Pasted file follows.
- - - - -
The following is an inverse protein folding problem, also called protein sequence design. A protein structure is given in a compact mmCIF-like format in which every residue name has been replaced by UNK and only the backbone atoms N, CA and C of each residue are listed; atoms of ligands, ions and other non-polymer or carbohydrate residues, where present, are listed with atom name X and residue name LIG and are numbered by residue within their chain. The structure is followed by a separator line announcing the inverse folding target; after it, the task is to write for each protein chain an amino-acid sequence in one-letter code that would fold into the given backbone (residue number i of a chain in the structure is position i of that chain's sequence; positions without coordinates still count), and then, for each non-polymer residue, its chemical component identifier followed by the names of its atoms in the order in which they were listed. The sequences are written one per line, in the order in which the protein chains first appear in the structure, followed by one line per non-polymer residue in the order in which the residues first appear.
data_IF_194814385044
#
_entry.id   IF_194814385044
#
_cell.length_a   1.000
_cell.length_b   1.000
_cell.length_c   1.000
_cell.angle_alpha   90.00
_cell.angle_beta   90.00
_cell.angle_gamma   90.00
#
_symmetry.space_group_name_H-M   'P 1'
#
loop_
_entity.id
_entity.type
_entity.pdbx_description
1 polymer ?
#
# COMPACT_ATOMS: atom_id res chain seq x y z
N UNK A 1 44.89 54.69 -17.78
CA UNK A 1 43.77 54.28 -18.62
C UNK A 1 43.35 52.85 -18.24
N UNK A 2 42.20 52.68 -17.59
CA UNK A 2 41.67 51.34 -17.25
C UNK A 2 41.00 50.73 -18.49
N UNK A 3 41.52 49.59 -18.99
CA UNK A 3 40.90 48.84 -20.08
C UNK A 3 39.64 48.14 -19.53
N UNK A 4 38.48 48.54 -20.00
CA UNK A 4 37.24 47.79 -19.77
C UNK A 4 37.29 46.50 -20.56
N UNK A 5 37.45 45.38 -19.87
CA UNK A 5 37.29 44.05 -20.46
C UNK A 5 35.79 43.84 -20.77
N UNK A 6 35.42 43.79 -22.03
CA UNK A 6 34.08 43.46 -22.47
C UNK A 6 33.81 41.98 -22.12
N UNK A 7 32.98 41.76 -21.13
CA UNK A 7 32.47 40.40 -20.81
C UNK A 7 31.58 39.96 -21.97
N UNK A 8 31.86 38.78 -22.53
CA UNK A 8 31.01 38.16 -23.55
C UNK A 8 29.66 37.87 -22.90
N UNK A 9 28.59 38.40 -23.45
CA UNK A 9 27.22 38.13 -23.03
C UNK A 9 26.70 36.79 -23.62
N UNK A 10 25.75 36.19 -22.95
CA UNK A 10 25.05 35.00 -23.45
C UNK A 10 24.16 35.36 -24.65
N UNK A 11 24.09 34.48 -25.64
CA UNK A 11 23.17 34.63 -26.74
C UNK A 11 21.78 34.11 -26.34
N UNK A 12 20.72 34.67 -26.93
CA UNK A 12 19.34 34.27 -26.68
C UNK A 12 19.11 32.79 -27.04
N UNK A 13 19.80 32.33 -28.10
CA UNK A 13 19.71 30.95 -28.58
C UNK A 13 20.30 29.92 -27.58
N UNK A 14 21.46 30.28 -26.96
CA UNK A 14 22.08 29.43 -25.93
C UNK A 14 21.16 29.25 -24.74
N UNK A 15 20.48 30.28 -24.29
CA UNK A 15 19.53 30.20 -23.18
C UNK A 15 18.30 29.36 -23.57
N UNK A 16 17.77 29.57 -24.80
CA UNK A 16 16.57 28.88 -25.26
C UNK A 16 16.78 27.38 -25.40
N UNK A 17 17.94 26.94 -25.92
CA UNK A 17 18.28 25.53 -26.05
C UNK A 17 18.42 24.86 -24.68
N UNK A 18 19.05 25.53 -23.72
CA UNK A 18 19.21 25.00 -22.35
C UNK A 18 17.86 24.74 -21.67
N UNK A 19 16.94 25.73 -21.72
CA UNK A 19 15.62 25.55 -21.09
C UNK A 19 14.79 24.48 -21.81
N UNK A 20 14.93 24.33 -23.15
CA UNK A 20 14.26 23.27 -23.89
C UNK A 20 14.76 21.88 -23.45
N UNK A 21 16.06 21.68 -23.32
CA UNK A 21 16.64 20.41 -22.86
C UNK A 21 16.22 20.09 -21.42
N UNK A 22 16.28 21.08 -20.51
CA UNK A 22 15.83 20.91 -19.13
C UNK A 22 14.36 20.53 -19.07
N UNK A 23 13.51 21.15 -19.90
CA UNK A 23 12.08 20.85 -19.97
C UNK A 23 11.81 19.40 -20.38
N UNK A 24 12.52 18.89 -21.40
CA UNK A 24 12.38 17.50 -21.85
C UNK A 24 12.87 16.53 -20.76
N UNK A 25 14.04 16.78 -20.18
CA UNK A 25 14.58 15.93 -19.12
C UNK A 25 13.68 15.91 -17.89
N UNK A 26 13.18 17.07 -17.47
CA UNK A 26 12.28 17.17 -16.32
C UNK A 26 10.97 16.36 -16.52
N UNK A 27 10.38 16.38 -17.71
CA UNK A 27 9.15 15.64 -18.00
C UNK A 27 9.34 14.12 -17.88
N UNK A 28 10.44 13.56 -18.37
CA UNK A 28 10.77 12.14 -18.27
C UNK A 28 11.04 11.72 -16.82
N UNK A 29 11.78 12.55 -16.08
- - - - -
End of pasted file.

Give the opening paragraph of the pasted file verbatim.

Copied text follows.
The following is an inverse protein folding problem, also called protein sequence design. A protein structure is given in a compact mmCIF-like format in which every residue name has been replaced by UNK and only the backbone atoms N, CA and C of each residue are listed; atoms of ligands, ions and other non-polymer or carbohydrate residues, where present, are listed with atom name X and residue name LIG and are numbered by residue within their chain. The structure is followed by a separator line announcing the inverse folding target; after it, the task is to write for each protein chain an amino-acid sequence in one-letter code that would fold into the given backbone (residue number i of a chain in the structure is position i of that chain's sequence; positions without coordinates still count), and then, for each non-polymer residue, its chemical component identifier followed by the names of its atoms in the order in which they were listed. The sequences are written one per line, in the order in which the protein chains first appear in the structure, followed by one line per non-polymer residue in the order in which the residues first appear.